Letter from South Africa

May 28, 2008


Since the birth of South African democracy fourteen years ago, the country has been making great strides in its social and economic development. There is a clear emerging black middle class and South Africa is often referred to as an emerging economy alongside China, Russia, Brazil and India. Despite this, the majority of the population still live in poverty, and informal settlements fringe all the major towns and cities. Developing these communities and giving people hope is vital for the country’s future.

Community investment is one way to do this, and it is an important driver in the socio-economic transformation of society. And within this, the private sector has a very distinct role, partly as a result of the political history of South Africa (and the role the sector once played in keeping the Apartheid regime afloat, which it now has a responsibility to undo) but also due to government regulation, such as the Broad-Based Black Economic Empowerment Act of 2003. The act provides a legislative framework to ensure black people in South Africa gain significant participation in the economy through initiatives that assist them in acquiring company equity and ownership, move into management positions, develop their own enterprises, and improve their socio-economic circumstances.

Beyond legislative measures, the buzzword in corporate South Africa is corporate social investment (CSI). It refers to the contribution the private sector makes to community development and can take on many forms – from educational and welfare initiatives to health and housing as well as job and skills development.

One of South Africa’s biggest concerns is HIV/Aids. With one of the highest infection rates in the world – 11% of the population live with the disease – the country is facing not only a devastating health issue, but also a social and economic one.

A social issue because communities are fractured by the disease. It is estimated that over one million children are now Aids orphans and some are heading up households when they should be in school. The future effect of this is unknown but it is estimated that the resulting lack of skills and emotional support while growing up may have dire consequences for South African society. And it is an economic issue because entire industries – such as the extractive industry – can be crippled by the disease because employees are dying faster than they can be recruited and trained.

While the government is investing a lot in fighting HIV/Aids, it cannot do so alone and CSI initiatives are perfectly placed to partner with government to tackle the issue.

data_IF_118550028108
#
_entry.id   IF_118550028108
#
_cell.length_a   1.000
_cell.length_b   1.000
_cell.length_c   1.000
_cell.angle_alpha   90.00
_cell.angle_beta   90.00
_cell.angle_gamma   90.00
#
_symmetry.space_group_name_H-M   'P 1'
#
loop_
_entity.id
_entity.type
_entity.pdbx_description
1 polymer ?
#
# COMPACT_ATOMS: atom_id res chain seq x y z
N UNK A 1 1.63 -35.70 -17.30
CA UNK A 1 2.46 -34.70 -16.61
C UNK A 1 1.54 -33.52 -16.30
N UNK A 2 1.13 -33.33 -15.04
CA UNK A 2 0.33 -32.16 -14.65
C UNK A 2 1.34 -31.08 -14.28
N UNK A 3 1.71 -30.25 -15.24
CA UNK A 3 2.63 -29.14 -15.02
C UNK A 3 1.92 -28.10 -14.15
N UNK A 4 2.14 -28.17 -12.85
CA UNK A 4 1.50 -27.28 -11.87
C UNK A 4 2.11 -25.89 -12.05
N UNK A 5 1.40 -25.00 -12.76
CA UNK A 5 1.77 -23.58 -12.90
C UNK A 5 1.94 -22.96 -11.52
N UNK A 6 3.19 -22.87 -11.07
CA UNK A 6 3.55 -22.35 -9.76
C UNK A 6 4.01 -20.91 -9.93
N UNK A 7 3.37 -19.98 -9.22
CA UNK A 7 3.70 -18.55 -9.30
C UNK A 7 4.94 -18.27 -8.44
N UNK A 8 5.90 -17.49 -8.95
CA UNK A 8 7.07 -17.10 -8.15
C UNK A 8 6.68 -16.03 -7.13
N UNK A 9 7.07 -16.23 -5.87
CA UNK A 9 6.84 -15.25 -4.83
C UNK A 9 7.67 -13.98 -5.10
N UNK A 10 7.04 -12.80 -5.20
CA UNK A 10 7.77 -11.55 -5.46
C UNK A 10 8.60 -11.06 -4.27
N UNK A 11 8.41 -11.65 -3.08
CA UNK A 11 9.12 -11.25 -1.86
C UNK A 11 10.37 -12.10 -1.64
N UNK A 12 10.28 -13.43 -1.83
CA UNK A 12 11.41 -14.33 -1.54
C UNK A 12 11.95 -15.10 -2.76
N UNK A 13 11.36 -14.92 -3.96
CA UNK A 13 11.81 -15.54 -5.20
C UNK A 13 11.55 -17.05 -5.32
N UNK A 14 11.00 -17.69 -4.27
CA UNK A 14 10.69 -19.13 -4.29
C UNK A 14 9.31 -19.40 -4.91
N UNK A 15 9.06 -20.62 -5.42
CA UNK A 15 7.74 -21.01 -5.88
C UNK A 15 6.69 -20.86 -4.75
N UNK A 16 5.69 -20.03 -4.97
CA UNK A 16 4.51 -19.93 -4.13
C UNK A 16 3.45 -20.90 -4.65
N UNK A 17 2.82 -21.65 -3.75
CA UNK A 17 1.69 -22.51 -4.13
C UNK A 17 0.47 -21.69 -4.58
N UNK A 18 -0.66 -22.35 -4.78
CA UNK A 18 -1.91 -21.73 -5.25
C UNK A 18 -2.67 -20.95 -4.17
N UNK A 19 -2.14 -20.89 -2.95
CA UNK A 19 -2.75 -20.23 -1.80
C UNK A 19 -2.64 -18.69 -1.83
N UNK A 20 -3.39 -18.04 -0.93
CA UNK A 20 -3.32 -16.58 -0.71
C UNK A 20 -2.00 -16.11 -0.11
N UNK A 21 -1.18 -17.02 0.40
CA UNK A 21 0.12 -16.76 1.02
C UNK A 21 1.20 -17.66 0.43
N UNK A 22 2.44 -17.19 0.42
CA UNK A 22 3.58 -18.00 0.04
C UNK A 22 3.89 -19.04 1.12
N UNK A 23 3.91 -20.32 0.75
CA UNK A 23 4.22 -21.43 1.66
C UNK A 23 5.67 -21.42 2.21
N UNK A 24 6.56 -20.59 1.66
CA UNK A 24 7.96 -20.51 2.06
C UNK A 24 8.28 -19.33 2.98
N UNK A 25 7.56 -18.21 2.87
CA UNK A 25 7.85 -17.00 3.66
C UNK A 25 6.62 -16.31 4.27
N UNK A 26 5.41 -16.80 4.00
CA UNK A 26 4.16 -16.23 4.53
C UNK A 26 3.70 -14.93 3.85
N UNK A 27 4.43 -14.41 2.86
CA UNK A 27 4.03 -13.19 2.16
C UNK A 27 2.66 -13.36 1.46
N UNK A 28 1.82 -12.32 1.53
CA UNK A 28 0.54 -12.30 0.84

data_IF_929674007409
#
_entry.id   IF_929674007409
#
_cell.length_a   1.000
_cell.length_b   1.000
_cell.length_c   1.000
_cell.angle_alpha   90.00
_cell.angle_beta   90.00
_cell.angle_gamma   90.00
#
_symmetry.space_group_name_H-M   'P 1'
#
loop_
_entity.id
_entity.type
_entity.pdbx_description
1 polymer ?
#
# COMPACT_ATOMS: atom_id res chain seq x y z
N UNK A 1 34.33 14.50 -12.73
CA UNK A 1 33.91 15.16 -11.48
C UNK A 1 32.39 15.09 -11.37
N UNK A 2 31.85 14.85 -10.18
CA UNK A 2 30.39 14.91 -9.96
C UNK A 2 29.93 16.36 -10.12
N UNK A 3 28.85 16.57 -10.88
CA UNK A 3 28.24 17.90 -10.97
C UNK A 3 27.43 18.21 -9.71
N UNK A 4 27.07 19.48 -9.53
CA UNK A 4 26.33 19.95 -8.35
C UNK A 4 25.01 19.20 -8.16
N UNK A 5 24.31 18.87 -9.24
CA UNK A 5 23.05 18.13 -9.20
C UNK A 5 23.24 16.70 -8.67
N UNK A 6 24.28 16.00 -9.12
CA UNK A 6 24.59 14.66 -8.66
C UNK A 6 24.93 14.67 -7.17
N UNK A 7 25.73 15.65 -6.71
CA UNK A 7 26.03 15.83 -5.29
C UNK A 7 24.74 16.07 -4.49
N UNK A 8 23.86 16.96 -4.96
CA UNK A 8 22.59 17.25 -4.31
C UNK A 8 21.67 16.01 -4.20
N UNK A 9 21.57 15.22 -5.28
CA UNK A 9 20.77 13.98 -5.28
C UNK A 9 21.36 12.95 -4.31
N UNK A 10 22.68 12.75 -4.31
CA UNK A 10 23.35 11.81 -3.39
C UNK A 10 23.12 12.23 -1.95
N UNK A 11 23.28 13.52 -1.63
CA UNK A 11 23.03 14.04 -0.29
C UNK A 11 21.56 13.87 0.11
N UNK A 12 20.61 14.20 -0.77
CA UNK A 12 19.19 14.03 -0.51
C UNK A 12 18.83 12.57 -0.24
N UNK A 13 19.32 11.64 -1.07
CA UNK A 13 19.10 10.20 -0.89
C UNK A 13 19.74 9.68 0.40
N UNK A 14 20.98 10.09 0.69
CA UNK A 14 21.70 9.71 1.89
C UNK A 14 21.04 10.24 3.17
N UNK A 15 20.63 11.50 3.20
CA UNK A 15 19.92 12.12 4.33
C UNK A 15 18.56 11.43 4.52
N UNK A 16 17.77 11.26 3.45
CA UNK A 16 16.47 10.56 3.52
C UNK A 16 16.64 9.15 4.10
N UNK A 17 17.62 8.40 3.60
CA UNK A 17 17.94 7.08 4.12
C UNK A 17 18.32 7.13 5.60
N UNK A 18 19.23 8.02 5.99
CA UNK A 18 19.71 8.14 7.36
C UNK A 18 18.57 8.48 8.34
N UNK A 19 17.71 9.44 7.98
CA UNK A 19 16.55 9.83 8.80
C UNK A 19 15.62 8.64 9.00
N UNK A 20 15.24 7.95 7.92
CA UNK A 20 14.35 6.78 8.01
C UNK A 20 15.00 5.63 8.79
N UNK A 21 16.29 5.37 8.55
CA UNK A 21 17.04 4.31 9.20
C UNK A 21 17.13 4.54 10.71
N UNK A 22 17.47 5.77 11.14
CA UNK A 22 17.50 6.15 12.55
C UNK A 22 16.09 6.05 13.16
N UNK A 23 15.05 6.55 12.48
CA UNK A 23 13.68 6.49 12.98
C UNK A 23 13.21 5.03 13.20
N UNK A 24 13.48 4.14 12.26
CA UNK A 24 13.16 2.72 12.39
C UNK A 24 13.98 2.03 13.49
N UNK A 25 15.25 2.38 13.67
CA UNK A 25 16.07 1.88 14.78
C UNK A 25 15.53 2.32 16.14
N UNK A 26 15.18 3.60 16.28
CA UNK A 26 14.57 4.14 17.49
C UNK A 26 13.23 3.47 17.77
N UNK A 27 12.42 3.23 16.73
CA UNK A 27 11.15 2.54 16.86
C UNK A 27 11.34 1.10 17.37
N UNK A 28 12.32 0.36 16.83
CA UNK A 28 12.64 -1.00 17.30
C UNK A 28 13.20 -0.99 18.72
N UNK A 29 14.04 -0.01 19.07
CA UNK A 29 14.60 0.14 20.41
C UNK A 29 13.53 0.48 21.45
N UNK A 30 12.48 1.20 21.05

For example, Pfizer, the pharmaceutical company, has set up a flagship project called the Diflucan Partnership Programme. This is a public-private partnership between Pfizer and the government which helps HIV patients, who cannot afford antiretroviral (ARV) treatment immediately, receive medication for some of the most common infections associated with the virus. The medication is free of charge and enables sufferers to keep working and caring for their families. In this way, Pfizer is addressing health, social and economic aspects related to HIV/Aids.

As the number of children orphaned or made vulnerable through HIV/Aids grows, they not only miss out on school but many do not eat one decent meal a day. Tiger Brands, a South African food and healthcare company, runs a CSI initiative called Unite Against Hunger, which aims to alleviate immediate hunger and provide long-term sustainable solutions. The initiative provides support for the African Children’s Feeding Scheme (ACFS). The ACFS’ objective is to feed 18,000 orphaned, vulnerable and malnourished children every day. Tiger Brands donates food parcels worth R1.7m annually (approximately £120,000) and supports sewing clubs set up by ACFS for the mothers and grandmothers of the children it feeds. This provides these women with skills so that they can have a sustainable income with which to feed their families.

South Africa’s transformation is only just beginning. There is so much to be done that solutions often seem distant and impossible. But one thing is clear – community investment is vital in addressing a vast number of ills – the alleviation of poverty, improving the crime and security situation as well as HIV/Aids and others. If communities are uplifted and improved, other solutions will follow. And the private sector is well aware that real change cannot take place without them.

Mienke Retief is Assistant Editor at Trialogue in South Africa
Email: mienke@trialogue.co.za